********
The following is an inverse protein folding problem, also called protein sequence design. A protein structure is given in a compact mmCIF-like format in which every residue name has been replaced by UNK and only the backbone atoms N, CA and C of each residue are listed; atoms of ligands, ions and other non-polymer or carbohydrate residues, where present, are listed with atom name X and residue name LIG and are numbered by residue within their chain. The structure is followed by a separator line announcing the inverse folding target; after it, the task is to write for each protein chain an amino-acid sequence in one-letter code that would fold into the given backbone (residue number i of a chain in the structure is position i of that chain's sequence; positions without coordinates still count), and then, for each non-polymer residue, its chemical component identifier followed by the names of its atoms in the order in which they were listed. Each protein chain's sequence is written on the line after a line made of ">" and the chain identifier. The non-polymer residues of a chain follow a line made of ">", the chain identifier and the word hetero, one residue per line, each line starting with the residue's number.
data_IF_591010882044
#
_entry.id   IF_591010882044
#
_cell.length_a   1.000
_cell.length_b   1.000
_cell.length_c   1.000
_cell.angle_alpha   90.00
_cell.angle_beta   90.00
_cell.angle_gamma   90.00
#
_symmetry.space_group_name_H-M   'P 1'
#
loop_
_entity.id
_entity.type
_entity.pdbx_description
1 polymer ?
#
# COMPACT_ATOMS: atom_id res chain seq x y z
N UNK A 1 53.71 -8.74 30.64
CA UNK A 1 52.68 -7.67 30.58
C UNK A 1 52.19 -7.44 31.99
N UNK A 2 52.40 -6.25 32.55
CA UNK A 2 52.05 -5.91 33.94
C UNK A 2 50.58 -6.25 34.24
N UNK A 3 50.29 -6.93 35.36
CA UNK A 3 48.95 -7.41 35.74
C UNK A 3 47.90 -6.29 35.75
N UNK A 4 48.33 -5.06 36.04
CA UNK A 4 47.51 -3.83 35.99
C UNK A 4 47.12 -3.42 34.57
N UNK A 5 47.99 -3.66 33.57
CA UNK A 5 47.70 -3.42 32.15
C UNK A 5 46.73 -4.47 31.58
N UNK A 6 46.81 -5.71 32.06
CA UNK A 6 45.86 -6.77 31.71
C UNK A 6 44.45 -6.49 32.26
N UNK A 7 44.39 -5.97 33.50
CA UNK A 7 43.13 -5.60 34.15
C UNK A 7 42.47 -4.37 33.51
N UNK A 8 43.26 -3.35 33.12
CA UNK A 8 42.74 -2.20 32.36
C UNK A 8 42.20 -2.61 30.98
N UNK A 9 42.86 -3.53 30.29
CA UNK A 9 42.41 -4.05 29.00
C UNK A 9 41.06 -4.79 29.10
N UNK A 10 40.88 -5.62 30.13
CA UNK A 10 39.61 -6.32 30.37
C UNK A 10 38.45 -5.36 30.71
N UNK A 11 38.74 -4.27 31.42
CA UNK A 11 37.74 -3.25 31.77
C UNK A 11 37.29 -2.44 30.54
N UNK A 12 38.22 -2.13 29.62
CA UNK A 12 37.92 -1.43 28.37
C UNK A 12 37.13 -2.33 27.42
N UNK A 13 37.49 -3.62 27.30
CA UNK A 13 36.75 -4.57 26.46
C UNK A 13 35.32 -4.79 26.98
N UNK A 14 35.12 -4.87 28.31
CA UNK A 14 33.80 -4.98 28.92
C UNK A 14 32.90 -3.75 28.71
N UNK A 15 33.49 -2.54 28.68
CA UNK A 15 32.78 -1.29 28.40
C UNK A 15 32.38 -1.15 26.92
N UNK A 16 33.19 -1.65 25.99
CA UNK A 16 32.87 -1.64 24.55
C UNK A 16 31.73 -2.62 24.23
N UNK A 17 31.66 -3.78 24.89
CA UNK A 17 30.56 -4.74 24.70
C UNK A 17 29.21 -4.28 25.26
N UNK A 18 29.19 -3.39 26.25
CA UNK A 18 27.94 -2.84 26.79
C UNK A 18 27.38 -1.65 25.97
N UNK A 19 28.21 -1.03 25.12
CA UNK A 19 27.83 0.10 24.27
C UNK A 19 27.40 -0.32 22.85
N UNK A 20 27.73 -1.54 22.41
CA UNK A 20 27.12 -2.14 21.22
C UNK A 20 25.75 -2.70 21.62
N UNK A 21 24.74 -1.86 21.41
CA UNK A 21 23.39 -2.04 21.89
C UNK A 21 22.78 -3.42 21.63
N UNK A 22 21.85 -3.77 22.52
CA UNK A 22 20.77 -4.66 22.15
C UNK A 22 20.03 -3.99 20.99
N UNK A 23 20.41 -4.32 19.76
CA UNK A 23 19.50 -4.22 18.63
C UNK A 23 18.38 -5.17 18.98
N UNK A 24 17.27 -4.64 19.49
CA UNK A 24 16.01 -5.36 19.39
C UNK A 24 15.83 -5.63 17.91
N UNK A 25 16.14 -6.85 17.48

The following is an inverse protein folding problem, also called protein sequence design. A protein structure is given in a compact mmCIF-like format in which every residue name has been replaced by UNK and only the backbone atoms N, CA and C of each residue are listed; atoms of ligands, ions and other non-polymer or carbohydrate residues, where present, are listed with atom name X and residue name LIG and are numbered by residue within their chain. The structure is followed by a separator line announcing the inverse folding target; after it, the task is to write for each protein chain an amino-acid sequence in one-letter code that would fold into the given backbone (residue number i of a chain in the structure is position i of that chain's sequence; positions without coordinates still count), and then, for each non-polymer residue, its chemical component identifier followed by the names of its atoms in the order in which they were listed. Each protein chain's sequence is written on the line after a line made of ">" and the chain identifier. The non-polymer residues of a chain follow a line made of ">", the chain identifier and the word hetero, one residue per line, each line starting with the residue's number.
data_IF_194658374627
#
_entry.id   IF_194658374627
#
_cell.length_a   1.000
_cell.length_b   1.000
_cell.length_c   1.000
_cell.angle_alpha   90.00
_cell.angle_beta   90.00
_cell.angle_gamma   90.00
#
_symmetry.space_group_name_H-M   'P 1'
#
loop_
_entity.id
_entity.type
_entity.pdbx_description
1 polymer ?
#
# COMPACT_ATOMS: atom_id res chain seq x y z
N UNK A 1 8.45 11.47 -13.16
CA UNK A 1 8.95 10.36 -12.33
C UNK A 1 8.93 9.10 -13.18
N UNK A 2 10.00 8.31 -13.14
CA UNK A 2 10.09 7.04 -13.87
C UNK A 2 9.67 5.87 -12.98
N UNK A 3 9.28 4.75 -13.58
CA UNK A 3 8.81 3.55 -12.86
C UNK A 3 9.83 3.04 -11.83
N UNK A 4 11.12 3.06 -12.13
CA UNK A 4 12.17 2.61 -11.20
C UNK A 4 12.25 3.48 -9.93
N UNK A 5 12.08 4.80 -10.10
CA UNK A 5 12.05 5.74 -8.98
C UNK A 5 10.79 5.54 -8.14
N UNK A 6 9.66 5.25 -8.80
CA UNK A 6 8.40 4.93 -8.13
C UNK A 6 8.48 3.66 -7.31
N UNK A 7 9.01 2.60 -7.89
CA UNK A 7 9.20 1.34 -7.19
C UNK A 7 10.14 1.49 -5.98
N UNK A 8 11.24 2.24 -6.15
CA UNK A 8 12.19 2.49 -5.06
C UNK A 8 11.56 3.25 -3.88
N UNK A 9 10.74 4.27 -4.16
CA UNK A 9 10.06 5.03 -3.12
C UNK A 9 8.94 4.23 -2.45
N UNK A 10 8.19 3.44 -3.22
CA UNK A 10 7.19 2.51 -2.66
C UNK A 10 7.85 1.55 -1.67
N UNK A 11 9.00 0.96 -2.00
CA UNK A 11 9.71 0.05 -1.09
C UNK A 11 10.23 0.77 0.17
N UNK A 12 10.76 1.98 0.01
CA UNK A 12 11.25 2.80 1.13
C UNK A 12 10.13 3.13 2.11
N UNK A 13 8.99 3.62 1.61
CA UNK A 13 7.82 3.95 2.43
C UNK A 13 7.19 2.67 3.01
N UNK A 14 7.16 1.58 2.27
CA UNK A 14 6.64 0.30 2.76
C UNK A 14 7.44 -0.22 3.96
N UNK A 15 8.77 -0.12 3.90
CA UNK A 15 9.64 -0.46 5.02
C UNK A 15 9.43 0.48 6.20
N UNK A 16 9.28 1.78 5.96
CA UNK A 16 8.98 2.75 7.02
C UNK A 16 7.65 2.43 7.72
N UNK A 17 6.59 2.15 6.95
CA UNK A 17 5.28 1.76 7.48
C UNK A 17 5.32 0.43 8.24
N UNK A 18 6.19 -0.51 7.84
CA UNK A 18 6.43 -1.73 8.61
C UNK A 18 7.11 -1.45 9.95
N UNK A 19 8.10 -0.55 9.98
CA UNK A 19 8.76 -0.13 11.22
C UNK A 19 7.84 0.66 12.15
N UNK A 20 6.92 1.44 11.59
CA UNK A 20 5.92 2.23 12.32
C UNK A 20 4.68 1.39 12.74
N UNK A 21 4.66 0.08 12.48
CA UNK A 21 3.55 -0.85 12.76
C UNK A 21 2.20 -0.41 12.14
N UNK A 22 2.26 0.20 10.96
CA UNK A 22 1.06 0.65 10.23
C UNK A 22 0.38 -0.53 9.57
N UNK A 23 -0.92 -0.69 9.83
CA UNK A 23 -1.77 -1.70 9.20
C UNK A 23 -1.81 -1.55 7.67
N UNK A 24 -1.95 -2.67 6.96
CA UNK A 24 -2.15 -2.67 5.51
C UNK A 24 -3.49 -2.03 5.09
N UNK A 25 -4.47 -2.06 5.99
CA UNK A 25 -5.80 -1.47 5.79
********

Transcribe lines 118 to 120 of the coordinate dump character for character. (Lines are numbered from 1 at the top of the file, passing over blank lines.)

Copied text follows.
C UNK A 1 8.93 9.10 -13.18
N UNK A 2 10.00 8.31 -13.14
CA UNK A 2 10.09 7.04 -13.87